• Database must sometimes be sharded or replicated for scalability
    • Services must be loosely coupled so that they can be developed and deployed independently

Pattern: Shared Database

  • Pros
    • Simple
    • Local transactions only
  • Cons
    • Services are tightly coupled
    • lack of encapsulation
    • Single db may not satisfy the data access requirements of multiple services

Pattern: Database per service

  • Private tables: services owns a set of tables that are private to that service
  • Private schema: services owns a schema that are private to that service
  • Private server: services owns a db server that are private to that service
  • Pros
    • Escapes the constraints of relational databases
    • Services are loosely coupled
  • Cons
    • Implementing transactions and queries that spans multiple services is challenging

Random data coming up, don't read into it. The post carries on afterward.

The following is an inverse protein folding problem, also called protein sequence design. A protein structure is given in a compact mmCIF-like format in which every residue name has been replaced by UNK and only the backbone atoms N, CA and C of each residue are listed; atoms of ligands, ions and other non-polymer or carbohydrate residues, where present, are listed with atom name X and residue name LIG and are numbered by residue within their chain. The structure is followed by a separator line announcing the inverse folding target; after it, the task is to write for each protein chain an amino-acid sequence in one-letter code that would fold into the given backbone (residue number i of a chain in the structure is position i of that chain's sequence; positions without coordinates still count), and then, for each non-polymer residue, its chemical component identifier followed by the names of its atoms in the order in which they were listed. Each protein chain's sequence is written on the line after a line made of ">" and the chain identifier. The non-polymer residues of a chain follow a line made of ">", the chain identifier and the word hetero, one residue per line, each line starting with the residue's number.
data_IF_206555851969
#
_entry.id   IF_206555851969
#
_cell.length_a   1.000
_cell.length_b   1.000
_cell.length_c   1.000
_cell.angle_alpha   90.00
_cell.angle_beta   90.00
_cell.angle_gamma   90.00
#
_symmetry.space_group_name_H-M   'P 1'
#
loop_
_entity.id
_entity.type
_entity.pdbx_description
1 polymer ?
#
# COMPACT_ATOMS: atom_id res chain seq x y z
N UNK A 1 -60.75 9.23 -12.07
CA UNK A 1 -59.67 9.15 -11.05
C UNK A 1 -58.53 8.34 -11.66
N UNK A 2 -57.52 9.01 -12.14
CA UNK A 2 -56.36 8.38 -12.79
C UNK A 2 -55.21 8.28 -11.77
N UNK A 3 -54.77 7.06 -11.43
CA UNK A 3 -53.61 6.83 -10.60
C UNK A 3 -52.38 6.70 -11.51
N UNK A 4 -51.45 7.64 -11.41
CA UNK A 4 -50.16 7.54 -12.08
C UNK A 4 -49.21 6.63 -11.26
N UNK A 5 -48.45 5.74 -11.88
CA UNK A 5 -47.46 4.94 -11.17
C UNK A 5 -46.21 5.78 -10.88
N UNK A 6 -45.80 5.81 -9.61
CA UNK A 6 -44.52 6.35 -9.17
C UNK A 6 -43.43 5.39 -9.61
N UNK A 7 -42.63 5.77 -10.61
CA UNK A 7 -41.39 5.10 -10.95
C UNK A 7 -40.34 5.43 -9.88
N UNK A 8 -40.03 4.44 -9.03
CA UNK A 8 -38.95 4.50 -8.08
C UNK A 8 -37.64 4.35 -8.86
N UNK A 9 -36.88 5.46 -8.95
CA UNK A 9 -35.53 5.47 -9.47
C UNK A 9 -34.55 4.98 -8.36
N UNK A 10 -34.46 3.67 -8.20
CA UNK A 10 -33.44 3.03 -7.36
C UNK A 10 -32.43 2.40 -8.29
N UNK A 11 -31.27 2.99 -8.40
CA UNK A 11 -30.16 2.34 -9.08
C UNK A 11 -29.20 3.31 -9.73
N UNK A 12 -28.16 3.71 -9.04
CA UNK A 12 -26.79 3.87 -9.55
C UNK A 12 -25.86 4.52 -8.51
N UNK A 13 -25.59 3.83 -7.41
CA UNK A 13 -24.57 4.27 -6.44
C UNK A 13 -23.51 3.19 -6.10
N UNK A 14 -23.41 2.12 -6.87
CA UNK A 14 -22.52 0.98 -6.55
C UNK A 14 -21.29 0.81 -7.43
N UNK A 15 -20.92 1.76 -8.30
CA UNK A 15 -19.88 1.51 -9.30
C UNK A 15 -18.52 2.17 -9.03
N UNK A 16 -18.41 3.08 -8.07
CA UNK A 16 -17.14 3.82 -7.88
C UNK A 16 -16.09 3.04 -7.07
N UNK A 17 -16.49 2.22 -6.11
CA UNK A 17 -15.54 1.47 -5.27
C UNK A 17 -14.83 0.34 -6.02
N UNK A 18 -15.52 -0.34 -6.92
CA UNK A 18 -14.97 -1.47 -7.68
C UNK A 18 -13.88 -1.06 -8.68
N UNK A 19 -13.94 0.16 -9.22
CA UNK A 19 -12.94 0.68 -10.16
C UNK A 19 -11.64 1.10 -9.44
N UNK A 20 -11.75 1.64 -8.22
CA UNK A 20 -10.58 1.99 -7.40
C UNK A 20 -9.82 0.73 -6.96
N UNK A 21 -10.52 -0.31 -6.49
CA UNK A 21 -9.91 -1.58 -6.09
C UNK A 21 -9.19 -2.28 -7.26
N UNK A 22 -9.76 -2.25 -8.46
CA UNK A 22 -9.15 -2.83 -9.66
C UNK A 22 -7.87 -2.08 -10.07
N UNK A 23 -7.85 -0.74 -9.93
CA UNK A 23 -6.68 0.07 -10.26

• More complex to operate
  • Problem of 2-phase commit
    • Guaranteed atomicity but
      • Need a distributed transaction manager
      • DB and message broker must support 2PC
      • Impacts reliability

Pattern: Transaction log tailing

  • After a record is written to db, other services can read/tail off of it
  • LinkedIn Databus, Mongodb (Oplog), AWS Dynamodb supports streaming of CRUD operations
  • Pros
    • No 2PC
    • No app changes needed
    • Guaranteed to be accurate
  • Cons
    • Immature
    • Specific to a database solution
    • Low level DB changes rather than business level events = need to reverse-engineer domain events

Event Sourcing